Friday, August 14, 2009
Former U.S. Attorney Debra Wong Yang Named to Police Commission
By a MetNews Staff Writer
Los Angeles Mayor Antonio Villaraigosa yesterday tapped former U.S. Attorney Debra Wong Yang to serve on the Board of Police Commissioners.
In a release from the mayor’s office, Yang said that she was “honored to have the opportunity to work with the mayor on police issues, the selection of a new chief and making important steps now that the consent decree has ended.”
The nomination must be confirmed by the City Council when it returns from its summer recess.
Yang is a partner at Gibson, Dunn & Crutcher’s Los Angeles office, where she serves as co-chair of the firm’s Crisis Management Practice Group and the White Collar Defense and Investigations Practice Group.
Prior to joining the firm in 2006, Yang served as U.S. Attorney for the Central District of California. Her 2002 appointment by then-President George W. Bush made her first Asian-American woman to serve as U.S. Attorney.
She had served in the 1990s as an assistant U.S. attorney for approximately seven years, during which time she prosecuted both violent and white-collar crimes, international money laundering, computer crimes and arson.
While at the helm of the U.S. Attorney’s Office in Los Angeles—which employs nearly 260 assistant U.S. attorneys and is the largest U.S. Attorney’s office outside of Washington, D.C.—Yang served on Bush’s Corporate Fraud Tax Force and chaired the attorney general’s Advisory Committee on Civil Rights.
Yang was also selected to serve on then-Attorney General Al- berto R. Gonzales’ advisory committee, and on the Ninth Circuit Jury Reform committee.
In 1997 she was tapped by then-Gov. Pete Wilson for the Los Angeles Municipal Court and was elevated to the superior court by unification in 2000, going on to serve as supervising judge for the Hollywood courthouse.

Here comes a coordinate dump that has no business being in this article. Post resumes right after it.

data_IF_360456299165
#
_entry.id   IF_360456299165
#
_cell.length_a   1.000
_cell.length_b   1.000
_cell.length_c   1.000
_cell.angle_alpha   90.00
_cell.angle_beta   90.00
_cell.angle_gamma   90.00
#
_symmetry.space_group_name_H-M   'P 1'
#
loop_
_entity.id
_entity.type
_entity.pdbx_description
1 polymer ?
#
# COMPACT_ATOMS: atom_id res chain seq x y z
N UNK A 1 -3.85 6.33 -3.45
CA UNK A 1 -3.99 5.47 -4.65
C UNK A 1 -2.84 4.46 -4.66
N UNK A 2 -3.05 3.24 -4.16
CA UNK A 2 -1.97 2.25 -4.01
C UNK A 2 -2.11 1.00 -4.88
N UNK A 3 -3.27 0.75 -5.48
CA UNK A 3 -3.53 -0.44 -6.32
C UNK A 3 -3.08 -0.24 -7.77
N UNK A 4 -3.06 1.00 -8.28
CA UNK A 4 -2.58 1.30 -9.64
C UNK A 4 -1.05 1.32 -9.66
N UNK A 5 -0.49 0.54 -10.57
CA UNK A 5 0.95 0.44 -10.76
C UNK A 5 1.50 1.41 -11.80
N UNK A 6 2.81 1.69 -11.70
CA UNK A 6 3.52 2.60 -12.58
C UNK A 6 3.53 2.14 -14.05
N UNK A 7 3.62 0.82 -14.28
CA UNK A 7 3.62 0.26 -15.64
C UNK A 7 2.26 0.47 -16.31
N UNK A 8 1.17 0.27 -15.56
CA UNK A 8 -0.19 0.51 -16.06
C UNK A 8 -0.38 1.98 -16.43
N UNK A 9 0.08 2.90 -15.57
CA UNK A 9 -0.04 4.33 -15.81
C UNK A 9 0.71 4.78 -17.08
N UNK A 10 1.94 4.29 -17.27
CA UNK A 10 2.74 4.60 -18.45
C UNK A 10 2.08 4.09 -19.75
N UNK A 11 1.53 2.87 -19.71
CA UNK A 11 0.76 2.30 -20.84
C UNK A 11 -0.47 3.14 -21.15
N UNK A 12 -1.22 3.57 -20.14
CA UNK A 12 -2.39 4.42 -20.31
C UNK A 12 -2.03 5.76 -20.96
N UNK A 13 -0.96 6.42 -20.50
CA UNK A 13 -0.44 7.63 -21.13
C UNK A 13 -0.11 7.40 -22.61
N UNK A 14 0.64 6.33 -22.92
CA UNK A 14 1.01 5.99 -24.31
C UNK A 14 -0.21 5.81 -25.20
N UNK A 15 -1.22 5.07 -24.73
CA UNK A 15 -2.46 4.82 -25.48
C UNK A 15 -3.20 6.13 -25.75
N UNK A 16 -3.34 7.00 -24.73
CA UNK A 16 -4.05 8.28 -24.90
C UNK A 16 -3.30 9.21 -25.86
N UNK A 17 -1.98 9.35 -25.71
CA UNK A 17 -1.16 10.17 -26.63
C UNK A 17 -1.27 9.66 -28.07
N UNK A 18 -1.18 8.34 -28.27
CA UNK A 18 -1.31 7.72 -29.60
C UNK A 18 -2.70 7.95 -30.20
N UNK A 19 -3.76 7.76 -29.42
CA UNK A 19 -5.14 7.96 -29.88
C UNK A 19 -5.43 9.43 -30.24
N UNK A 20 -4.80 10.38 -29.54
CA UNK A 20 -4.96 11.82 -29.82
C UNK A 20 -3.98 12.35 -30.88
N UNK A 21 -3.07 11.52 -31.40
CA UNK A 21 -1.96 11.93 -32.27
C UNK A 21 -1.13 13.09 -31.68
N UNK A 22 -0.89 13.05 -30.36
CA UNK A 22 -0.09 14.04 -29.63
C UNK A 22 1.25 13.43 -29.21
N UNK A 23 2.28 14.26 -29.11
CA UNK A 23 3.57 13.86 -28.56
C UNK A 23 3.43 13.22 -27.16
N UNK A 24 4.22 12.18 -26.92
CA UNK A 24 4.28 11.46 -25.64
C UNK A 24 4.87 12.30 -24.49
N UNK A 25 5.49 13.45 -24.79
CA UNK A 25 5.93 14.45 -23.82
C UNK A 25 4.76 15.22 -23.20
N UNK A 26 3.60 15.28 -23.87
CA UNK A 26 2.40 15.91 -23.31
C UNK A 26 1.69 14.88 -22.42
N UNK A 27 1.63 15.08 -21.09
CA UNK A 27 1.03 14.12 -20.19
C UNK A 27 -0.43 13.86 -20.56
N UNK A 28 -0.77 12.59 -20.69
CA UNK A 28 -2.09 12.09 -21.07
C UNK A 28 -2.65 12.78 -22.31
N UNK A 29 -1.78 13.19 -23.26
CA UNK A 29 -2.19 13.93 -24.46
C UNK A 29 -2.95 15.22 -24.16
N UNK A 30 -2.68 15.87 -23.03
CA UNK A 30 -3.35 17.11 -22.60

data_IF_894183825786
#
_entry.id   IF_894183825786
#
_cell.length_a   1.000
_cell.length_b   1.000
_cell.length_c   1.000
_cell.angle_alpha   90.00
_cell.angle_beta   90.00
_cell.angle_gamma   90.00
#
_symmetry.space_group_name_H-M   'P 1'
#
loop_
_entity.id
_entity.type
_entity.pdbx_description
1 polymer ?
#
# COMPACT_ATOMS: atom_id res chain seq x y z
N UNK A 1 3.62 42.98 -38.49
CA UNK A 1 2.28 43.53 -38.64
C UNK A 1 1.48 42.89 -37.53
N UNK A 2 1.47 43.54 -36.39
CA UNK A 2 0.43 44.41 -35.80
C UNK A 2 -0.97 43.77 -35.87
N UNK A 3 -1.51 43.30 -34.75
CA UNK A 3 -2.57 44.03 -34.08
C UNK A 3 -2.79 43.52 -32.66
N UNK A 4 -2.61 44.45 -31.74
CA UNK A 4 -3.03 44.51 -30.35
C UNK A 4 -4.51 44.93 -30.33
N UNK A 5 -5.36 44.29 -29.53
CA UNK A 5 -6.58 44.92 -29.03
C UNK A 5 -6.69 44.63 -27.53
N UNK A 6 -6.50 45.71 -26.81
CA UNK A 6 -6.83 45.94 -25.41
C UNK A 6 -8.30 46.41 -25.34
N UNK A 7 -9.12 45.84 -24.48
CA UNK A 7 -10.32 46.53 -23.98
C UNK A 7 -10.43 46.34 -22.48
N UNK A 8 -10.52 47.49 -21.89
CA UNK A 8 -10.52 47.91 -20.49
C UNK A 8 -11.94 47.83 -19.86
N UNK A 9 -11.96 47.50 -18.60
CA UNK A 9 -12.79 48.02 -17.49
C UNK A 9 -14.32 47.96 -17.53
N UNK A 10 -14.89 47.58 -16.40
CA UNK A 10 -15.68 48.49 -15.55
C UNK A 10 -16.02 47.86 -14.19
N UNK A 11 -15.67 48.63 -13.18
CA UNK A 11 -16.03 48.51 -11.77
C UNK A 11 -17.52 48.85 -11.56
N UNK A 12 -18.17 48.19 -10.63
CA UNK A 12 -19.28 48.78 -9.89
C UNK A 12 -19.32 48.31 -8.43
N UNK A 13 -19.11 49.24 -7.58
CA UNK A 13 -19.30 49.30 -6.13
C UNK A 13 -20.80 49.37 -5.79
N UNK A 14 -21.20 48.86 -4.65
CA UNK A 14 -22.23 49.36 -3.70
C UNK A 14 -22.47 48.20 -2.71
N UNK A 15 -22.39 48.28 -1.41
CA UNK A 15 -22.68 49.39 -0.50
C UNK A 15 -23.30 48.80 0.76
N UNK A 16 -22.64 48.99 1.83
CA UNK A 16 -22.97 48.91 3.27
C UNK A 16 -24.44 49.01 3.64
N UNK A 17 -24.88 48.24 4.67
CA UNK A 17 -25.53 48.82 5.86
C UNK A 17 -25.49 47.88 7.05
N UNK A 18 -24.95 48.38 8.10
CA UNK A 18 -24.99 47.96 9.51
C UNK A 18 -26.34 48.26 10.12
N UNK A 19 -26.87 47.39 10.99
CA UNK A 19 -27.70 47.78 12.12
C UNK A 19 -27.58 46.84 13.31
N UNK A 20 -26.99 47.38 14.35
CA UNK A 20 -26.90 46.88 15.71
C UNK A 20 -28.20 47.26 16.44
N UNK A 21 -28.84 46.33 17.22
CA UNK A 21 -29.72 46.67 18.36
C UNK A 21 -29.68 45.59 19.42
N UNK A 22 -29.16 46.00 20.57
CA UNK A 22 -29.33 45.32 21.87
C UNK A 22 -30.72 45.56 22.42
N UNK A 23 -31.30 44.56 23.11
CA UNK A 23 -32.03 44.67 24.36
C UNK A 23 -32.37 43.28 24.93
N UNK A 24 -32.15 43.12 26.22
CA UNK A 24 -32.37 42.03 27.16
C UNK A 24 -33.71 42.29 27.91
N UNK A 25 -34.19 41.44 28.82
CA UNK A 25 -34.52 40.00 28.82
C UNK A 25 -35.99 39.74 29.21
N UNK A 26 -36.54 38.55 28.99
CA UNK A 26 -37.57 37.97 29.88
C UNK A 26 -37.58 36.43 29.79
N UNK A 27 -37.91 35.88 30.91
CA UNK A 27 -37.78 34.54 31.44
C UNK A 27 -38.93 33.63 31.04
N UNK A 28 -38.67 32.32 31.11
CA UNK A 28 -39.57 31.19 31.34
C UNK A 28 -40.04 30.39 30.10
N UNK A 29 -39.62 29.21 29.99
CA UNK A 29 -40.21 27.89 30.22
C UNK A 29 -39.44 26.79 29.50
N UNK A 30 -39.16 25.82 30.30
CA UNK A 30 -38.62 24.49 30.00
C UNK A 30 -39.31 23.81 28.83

She has taught trial advocacy as an adjunct professor at the USC School of Law, and has also been an instructor for the National Institute of Trial Advocacy and California’s Judicial College.
A former president of the Chinese American Museum, Yang was also a founding member, officer and board member of the Southern California Chinese Lawyer Association.
Other professional activities have included membership in the Women Lawyers Association of Los Angeles, the Los Angeles County Bar Association, the Association of Business Trial Lawyers and the National Asian Pacific American Bar Association.
In 2002, both the Inglewood Courts and the Los Angeles City Council honored her for her standing commitment to victims’ rights.
She has received the Asian Pacific Bar Association’s Public Service Award, the National Asian Pacific American Bar Association’s Trailblazer Award and the Women’s Leadership Award.
Admitted to the State Bar in 1986, Yang holds a law degree from Boston College Law School and an undergraduate degree from Pitzer College in Claremont. She would be one of two former U.S. attorneys on the panel, the other being Andrea Sheridan Ordin, who was elected vice president of the commission earlier this week.
John Mack is the new commission president, having been elected following the resignation of Anthony Pacheco from the panel. Yang would fill Pacheco’s seat.
Copyright 2009, Metropolitan News Company